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I'm really new at electronics and wiring, so please be kind. Coding is my stuff, but I'm trying to learn something here.

I'm working with a project to store the movements of a skateboard through a MPU 9235 and the idea is to save the output of the sensor to a MicroSD.

I have both components and acquired a LiPO 3.7v 400mAh to take everything off the protoboard and attach at the bottom of the skateboard.

The code is working, everything code wise is working ok, but I'm strugging to understand how to power both MicroSD module and MPU9235, since both have the VCC pin (VDD in some versions).

The current connections are replicated in Fritzing. Only replacing Arduino Uno for an Arduino Nano, and the MPU 6050 from the picture for a MPU9235.

enter image description here

My first thought was to connect the LiPo battery into VIN and GND pins of Nano. From there I believe that I can wire up the 3V3 output directly to VCC from MPU9235.

But what about the MicroSD module?

How would I power its VCC pin since I have no 3V3 pin left? I read that it's not right to use a digital pin as power output.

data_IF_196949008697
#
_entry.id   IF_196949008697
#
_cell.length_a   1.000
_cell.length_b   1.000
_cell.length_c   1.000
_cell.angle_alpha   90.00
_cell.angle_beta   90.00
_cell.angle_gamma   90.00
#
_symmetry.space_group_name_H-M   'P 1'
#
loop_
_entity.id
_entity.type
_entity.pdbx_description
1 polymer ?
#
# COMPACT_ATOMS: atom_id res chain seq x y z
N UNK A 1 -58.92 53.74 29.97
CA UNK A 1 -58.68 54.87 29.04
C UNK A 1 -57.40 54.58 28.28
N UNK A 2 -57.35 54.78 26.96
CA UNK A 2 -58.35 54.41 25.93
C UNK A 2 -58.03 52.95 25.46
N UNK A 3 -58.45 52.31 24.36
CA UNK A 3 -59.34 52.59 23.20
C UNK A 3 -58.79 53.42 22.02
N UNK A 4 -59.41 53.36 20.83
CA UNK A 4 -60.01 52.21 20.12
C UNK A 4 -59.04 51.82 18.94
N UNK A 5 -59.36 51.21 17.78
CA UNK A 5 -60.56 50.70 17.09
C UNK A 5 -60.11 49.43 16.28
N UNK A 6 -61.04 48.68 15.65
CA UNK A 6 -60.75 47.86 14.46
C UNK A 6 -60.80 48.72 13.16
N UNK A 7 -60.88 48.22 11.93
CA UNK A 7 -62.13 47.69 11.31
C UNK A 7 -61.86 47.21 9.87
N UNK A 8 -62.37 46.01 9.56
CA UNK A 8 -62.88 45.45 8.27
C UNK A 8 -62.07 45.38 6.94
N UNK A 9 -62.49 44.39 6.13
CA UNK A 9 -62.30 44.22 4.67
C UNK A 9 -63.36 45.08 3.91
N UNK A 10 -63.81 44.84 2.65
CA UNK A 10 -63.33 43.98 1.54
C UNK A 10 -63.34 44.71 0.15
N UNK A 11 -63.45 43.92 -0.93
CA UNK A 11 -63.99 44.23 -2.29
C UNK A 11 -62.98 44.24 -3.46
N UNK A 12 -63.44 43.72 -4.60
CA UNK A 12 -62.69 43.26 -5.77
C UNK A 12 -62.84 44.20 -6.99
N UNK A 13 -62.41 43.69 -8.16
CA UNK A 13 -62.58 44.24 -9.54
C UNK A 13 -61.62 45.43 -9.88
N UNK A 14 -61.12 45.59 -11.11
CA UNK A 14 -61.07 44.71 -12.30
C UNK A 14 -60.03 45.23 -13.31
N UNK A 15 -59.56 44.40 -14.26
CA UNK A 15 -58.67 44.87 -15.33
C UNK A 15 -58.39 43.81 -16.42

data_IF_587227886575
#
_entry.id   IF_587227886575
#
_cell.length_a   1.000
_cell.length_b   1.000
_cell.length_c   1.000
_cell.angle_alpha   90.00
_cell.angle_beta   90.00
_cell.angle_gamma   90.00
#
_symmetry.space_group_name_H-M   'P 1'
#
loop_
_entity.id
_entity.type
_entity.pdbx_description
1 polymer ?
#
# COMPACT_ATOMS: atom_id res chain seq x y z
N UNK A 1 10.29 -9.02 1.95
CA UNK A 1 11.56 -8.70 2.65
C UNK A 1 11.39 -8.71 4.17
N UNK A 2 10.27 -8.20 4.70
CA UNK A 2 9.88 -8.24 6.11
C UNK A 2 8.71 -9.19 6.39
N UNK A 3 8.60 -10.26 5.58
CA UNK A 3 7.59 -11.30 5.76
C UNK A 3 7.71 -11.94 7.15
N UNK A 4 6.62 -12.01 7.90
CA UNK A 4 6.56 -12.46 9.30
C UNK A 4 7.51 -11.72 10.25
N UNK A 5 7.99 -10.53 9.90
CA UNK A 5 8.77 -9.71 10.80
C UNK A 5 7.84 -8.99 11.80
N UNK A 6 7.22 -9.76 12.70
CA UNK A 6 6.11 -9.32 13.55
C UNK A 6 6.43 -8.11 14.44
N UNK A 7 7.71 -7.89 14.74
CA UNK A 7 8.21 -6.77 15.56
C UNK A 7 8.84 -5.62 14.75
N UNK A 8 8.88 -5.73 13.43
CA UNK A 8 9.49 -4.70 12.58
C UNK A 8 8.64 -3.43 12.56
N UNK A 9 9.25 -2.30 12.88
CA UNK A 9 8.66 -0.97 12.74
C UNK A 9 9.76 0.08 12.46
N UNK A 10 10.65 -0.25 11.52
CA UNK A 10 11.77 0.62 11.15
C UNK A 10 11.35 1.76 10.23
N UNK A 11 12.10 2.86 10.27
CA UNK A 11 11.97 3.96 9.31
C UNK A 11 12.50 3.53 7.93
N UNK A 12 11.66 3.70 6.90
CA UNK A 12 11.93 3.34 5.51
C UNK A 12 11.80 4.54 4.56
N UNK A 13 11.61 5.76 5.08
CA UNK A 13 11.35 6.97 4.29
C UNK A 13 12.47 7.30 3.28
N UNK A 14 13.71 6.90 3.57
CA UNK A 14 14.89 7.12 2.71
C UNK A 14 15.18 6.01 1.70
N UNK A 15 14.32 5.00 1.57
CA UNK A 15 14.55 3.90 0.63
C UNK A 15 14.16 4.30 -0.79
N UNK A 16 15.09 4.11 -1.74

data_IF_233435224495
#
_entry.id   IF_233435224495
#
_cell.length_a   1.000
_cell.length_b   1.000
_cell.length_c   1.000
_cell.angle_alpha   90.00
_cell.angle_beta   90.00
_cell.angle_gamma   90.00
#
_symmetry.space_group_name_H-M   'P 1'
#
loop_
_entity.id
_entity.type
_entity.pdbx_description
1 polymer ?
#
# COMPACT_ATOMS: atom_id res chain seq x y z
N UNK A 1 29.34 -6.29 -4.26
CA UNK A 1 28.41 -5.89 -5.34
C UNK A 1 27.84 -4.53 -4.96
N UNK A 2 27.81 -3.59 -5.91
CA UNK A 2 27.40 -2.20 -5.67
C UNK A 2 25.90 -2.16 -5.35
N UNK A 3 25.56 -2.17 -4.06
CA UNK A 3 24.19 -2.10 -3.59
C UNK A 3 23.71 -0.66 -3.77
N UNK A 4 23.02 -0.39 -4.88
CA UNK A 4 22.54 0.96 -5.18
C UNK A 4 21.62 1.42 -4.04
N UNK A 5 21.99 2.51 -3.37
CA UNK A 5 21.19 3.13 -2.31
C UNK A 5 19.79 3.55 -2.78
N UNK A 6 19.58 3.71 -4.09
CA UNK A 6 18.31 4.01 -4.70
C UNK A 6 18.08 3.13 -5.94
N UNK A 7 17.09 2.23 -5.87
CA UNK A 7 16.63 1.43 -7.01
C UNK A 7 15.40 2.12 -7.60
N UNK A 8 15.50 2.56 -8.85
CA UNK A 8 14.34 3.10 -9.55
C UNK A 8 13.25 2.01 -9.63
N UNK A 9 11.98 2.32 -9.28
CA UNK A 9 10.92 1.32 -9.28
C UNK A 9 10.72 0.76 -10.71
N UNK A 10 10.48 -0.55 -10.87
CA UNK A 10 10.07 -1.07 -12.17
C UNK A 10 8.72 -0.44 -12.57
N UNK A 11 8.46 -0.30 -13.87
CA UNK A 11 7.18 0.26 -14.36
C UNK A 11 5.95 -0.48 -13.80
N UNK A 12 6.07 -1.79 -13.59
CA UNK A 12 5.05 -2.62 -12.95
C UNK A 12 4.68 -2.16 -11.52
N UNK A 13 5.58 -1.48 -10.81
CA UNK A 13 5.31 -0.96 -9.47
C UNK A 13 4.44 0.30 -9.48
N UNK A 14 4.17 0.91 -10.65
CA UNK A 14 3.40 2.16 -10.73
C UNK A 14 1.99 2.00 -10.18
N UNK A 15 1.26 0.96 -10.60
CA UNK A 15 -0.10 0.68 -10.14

How can I connect two components that needs power from external source?

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VIN takes 6-12v and it sends it through the on board regulator - so that is the best way to power the nano.

If you take a wire from the 3v3 pin and split it (solder two wires to one) then you will have two 3v3 feeds to wire to your two devices. This will be the same as you have to do for the Gnd connections, back to the Nano.

Does that make sense? (if not I'll try and draw you something).

  • Yes it does. It didn't make sense before because I did think that splitting a wire would provide half of 3.3v. Thing is, the board will always try to provide 3.3v for the output wire and if I ended up having too many devices connected to it, to this 3.3v output wire, the battery life will be low. Is that correct? – Fabiano Araujo Jul 16 '18 at 13:42
  • "The wire" will supply 3.3v to all devices connected, but the board will have to 'split' the maximum current that it can supply between the devices. Each device will get UP TO the maximum mA it requires, but that may not be enough for it to functions. I THINK you battery will drain faster, the more devices you have but you can get 10AH+ lipo batteries that aren't much bigger than a AA battery. – Code Gorilla Jul 16 '18 at 14:19

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